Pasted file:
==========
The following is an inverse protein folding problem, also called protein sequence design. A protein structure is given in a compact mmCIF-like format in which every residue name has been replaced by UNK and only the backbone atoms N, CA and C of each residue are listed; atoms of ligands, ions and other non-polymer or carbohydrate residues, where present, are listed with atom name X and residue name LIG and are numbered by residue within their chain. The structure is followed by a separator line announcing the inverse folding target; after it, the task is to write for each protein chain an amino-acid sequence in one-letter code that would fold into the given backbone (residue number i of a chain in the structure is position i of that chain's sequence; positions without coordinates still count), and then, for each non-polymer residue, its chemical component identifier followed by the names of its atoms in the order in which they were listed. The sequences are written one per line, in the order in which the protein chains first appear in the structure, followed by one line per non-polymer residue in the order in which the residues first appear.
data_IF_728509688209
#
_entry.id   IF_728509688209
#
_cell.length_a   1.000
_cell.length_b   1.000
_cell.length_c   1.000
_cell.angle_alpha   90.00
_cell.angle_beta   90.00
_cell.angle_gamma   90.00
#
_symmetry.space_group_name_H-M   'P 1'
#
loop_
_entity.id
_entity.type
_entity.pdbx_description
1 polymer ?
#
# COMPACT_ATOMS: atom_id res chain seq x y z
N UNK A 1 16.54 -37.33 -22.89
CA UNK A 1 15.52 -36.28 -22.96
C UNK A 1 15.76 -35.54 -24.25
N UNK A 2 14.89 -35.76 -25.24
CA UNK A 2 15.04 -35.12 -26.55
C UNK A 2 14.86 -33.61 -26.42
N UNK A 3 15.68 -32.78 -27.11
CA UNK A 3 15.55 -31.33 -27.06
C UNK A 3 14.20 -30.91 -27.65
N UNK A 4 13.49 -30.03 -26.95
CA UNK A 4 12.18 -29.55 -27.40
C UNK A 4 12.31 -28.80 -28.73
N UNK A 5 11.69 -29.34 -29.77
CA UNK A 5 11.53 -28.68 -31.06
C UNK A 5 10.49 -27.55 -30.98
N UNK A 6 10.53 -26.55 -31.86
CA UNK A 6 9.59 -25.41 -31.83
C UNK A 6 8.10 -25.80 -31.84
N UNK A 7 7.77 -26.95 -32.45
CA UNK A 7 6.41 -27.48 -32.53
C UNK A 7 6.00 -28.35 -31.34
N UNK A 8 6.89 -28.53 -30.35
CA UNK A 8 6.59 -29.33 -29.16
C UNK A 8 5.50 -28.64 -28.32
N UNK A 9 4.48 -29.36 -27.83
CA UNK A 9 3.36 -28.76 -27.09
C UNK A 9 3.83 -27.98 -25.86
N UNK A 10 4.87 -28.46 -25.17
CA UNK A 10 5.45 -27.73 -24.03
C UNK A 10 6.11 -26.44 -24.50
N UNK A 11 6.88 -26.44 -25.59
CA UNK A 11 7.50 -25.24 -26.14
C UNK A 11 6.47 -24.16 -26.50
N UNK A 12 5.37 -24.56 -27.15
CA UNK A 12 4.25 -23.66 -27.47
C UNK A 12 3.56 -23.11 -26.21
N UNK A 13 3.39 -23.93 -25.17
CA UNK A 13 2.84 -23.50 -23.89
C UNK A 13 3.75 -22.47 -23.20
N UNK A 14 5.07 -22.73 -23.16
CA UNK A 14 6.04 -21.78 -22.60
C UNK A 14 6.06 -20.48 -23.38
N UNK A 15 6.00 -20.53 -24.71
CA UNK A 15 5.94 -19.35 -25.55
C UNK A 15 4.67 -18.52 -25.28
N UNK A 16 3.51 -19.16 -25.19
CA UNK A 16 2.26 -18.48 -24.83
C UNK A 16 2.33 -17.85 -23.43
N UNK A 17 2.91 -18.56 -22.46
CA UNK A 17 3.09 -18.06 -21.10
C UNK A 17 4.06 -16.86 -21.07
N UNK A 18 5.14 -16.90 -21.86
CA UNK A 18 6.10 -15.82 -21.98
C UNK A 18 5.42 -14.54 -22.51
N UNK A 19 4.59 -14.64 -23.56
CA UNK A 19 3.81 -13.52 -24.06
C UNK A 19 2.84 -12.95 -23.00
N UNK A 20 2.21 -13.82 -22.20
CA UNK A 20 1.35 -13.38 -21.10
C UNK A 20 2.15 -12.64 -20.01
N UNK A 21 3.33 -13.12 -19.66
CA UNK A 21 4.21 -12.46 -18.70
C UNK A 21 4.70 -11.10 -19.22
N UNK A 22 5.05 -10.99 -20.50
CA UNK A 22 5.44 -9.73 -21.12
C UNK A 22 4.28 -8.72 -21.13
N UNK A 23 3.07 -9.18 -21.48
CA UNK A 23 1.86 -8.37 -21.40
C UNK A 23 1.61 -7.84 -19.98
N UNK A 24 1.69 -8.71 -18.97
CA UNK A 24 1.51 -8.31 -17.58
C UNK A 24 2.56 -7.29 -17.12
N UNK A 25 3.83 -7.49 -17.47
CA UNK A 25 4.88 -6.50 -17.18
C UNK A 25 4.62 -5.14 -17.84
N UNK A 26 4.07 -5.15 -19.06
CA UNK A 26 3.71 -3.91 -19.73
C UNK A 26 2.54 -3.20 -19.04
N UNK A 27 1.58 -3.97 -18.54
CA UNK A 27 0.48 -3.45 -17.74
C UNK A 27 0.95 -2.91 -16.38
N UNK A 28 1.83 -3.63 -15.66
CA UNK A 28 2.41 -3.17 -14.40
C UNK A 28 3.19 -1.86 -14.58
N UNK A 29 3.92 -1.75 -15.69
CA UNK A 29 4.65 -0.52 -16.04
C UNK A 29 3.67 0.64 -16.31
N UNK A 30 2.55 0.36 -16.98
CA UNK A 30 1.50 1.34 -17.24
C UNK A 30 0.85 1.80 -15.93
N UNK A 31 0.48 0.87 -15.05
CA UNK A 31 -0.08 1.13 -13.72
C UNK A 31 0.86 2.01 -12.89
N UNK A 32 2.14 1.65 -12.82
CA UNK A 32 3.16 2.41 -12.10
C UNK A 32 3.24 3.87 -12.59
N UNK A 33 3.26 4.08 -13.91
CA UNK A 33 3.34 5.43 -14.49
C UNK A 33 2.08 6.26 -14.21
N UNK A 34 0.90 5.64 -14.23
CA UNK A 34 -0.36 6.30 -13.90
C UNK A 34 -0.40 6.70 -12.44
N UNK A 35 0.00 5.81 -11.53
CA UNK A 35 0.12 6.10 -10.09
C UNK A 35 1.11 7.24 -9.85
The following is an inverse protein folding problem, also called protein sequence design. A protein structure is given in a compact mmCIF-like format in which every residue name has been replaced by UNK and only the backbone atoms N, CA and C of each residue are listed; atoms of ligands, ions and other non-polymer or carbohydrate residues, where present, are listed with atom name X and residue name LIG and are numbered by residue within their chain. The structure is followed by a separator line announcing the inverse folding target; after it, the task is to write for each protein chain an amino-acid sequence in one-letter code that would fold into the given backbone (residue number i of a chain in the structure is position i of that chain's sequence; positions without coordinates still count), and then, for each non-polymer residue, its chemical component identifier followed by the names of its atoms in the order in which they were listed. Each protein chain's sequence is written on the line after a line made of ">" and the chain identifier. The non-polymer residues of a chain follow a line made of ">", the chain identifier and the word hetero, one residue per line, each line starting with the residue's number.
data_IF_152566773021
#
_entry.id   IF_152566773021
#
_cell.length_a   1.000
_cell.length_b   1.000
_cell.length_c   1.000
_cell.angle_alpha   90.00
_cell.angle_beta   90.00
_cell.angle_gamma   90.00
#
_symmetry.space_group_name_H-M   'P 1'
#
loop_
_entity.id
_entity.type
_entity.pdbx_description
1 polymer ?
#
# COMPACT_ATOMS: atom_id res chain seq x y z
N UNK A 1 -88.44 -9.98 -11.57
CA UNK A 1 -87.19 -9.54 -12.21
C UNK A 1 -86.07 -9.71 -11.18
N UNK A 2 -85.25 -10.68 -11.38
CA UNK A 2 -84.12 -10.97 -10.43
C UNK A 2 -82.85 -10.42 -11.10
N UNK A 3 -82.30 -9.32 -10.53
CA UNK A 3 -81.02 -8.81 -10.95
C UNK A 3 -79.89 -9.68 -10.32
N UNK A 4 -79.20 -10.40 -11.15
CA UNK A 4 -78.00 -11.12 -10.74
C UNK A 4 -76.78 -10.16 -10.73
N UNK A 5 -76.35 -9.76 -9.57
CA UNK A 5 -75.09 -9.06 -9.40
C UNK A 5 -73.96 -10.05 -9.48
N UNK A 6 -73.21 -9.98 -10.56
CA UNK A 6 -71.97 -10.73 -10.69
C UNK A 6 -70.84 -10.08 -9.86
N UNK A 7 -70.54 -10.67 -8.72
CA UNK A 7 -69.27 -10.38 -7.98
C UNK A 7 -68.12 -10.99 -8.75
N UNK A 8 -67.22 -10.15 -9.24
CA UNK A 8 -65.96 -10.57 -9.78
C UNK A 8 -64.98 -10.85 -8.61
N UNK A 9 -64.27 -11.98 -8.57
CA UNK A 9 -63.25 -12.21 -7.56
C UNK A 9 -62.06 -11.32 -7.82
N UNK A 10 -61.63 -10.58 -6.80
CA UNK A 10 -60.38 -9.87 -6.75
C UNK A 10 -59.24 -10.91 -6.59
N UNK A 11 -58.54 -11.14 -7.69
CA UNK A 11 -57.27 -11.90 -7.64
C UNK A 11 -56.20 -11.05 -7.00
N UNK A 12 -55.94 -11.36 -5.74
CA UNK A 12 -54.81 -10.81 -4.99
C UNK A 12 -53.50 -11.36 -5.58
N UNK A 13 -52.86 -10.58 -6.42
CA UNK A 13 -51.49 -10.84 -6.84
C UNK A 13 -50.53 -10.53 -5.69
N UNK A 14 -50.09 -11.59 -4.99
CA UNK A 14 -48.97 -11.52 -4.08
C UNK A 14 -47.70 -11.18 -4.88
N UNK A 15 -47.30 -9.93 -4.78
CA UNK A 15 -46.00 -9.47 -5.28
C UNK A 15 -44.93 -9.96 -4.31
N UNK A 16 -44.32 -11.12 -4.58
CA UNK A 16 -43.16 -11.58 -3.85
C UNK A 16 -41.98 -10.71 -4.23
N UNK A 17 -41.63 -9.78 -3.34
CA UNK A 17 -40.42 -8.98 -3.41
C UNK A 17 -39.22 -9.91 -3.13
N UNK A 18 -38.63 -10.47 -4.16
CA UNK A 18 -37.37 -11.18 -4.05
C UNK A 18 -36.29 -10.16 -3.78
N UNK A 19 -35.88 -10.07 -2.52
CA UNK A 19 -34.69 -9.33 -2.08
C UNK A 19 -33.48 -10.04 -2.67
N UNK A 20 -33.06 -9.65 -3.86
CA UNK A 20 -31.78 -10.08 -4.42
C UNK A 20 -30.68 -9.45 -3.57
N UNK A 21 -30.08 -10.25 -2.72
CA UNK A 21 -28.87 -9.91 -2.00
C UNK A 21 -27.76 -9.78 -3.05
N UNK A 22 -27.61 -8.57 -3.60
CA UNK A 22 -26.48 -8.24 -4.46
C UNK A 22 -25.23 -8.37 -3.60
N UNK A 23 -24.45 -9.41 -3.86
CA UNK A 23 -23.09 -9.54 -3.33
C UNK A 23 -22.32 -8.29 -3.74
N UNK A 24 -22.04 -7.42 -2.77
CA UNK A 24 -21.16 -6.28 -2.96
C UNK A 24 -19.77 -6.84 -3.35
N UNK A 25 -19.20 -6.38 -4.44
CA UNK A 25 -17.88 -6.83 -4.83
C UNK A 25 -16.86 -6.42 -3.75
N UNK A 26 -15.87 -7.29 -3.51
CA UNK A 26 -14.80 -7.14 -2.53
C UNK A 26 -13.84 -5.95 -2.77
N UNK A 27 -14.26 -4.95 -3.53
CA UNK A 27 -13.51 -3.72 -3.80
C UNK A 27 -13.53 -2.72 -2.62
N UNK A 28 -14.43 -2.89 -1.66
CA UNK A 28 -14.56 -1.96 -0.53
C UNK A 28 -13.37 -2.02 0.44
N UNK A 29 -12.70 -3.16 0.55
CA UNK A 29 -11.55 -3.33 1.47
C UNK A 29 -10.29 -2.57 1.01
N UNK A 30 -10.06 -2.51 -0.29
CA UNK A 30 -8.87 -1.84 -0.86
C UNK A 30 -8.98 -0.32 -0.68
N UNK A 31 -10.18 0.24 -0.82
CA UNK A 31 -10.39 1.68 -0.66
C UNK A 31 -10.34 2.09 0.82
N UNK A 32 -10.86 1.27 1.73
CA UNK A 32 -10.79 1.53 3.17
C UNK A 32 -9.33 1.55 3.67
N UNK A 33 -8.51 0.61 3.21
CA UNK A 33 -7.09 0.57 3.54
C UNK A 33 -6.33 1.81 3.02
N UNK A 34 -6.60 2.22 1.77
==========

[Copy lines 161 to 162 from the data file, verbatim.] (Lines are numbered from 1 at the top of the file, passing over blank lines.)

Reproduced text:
CA UNK A 5 -75.09 -9.06 -9.40
C UNK A 5 -73.96 -10.05 -9.48